After many years of studies and unsuccessful attempts, the fight against the bacteria resistant to normal drugs may be at a turning point. The merit is due to a new antibiotic, SCH-79797, developed by researchers from Princeton University (USA), who described the innovative qualities of this substance in an article published in the scientific journal Cell. SCH-79797 is, in fact, capable of simultaneously attacking bacteria using two mechanisms: externally, by perforating the bacterial wall, and internally, by blocking the production of folates, essential molecules for bacteria (as well as for humans). An even more powerful and safe version was then obtained from SCH-79797 and immediately renamed Irresistin-16, which proved to be highly efficient at eradicating the family of the so-called Gram-negative bacteria. At present there are very few effective drugs to fight these microorganisms, because they are protected by a kind of armour (no new classes of Gram-negative-killing drugs have been approved in nearly 30 years). Tests with Irresistin were conducted against one of the most difficult bacteria to fight – a particular strain of Neisseria gonorrhoeae (the bacteria that causes gonorrhoea), impossible to beat with the antibiotics currently on the market (it is on the top 5 list of most dangerous bacteria that pose an urgent threat published by the Center for Disease Control and Prevention). Tested on laboratory animals, Irresistin-16 has produced excellent results.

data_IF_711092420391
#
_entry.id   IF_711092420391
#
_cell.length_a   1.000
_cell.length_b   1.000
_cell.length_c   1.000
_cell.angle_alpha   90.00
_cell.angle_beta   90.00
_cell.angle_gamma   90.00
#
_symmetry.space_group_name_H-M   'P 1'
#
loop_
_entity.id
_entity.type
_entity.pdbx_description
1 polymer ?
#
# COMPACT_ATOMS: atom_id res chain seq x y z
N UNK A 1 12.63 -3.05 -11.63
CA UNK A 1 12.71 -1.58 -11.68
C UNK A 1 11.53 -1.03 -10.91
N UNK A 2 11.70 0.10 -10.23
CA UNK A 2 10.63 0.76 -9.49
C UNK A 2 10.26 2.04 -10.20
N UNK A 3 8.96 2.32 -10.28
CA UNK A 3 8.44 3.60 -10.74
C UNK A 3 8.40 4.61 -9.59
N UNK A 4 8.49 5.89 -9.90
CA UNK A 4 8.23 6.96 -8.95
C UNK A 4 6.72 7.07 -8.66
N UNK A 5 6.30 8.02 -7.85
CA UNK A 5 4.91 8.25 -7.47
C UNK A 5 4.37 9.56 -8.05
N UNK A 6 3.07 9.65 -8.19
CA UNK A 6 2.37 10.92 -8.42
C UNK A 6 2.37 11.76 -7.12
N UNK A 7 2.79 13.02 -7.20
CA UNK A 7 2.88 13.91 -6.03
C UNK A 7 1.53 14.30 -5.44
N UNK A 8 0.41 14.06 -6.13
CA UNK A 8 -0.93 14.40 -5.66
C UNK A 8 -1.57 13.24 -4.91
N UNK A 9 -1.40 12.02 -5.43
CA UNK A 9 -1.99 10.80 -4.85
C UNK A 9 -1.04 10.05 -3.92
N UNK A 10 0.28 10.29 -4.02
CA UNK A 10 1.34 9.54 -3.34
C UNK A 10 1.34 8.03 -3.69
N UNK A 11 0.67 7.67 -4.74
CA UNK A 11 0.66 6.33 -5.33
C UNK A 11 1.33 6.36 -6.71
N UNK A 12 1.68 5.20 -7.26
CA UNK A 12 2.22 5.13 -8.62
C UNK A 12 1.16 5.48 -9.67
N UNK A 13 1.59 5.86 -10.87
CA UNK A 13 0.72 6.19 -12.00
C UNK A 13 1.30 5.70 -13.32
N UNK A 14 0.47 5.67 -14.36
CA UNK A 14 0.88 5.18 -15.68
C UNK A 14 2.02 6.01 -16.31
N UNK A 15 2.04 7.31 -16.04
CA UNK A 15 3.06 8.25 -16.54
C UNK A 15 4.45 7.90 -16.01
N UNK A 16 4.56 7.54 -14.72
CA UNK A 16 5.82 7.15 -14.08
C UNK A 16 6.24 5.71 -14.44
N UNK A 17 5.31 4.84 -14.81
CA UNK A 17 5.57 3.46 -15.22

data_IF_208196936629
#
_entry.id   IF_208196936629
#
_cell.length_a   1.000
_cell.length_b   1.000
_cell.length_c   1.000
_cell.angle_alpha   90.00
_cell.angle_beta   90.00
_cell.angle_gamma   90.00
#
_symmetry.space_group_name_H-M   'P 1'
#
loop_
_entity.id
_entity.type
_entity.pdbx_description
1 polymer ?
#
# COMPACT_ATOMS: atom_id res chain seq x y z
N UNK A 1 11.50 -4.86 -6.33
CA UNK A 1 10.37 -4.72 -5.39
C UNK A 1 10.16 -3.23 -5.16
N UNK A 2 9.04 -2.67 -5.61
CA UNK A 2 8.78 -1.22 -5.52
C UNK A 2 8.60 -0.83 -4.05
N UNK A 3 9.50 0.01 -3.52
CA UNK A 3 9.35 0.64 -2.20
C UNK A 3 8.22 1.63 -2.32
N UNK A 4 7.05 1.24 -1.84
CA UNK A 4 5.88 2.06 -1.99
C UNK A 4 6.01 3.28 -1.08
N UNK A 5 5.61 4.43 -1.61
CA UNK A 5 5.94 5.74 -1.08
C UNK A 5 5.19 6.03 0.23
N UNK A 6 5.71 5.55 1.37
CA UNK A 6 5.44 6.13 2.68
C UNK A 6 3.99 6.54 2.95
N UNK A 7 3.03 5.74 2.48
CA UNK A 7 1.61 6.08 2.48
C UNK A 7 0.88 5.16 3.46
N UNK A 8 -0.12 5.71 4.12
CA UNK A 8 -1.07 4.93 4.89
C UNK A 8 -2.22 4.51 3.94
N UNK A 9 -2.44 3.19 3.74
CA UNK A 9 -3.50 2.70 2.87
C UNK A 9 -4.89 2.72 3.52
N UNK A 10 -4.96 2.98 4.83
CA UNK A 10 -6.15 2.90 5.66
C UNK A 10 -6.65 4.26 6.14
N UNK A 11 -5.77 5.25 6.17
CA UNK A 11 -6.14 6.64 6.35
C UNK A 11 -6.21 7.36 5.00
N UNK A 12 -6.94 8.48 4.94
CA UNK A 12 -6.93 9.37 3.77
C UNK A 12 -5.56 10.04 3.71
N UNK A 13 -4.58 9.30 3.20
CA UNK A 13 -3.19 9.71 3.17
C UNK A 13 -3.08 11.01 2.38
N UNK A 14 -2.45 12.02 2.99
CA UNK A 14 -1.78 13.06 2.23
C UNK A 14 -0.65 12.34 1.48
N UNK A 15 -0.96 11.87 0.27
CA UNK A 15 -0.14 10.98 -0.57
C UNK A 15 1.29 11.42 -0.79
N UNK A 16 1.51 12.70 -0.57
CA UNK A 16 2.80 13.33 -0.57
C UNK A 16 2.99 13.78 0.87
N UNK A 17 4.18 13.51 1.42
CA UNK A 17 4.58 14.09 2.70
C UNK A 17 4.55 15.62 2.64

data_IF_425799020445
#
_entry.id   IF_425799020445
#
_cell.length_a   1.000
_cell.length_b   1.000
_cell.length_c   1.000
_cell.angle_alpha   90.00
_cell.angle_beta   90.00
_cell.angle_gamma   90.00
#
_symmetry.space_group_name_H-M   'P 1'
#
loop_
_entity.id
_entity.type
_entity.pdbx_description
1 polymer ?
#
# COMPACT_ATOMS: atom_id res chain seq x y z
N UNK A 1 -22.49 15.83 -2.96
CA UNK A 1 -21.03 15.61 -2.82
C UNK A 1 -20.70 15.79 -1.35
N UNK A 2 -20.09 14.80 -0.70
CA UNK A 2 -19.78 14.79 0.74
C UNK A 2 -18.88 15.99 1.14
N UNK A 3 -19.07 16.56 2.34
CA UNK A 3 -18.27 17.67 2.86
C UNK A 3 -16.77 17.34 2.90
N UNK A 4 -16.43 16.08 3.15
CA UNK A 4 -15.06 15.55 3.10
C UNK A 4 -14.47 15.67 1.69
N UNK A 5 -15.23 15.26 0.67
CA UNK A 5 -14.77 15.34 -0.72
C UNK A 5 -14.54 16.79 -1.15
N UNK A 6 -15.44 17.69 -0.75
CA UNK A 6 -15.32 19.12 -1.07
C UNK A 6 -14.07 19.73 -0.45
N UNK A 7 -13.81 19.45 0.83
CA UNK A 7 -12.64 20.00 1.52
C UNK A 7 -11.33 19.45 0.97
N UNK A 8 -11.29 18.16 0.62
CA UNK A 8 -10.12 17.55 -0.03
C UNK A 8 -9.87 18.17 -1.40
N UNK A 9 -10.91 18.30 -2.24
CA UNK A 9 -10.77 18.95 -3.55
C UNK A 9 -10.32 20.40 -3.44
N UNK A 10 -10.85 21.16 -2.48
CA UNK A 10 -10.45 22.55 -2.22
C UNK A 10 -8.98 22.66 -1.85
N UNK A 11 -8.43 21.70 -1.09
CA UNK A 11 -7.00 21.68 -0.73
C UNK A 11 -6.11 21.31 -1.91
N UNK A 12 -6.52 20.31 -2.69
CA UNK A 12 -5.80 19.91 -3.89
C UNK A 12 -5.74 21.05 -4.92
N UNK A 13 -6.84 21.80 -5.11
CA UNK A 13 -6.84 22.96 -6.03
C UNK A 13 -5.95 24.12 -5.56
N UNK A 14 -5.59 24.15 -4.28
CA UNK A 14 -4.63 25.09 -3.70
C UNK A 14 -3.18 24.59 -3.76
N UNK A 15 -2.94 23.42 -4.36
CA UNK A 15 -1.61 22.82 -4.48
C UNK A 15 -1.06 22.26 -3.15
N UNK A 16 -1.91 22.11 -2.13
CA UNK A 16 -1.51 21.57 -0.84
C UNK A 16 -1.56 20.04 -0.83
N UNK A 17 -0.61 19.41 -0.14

To check if this new molecule created resistance, which is often the case unfortunately with other antibiotics (when bacteria quickly develop genetic variants that render them unresponsive to drugs), the US researchers used various methods. They attempted to measure the incidence of possible mutations, and then, as a final test, they exposed the Neisseria gonorrhoeae bacteria to Irresistin, in the lab, for 25 days. This was an enormous feat, since bacteria take about 20 minutes to generate and therefore, over such a long period of time, they had millions of chances to develop resistance – but they didn’t. This is also why the drug was named Irresistin.
“This is the first antibiotic that can target Gram-positives and Gram-negatives without resistance,” said Zemer Gitai, Professor of Biology at Princeton University and the senior author on the paper, “We are hoping it is generalizable, leading to better antibiotics — and new types of antibiotics — in the future”.
Compared to the “initial” molecule (SCH-79797), Irresistin-16 is nearly 1000 times more potent against bacteria than human cells: this is necessary, of course, for avoiding dangerous consequences (i.e. for completely reducing the risk of killing the patient before killing the infection to zero…).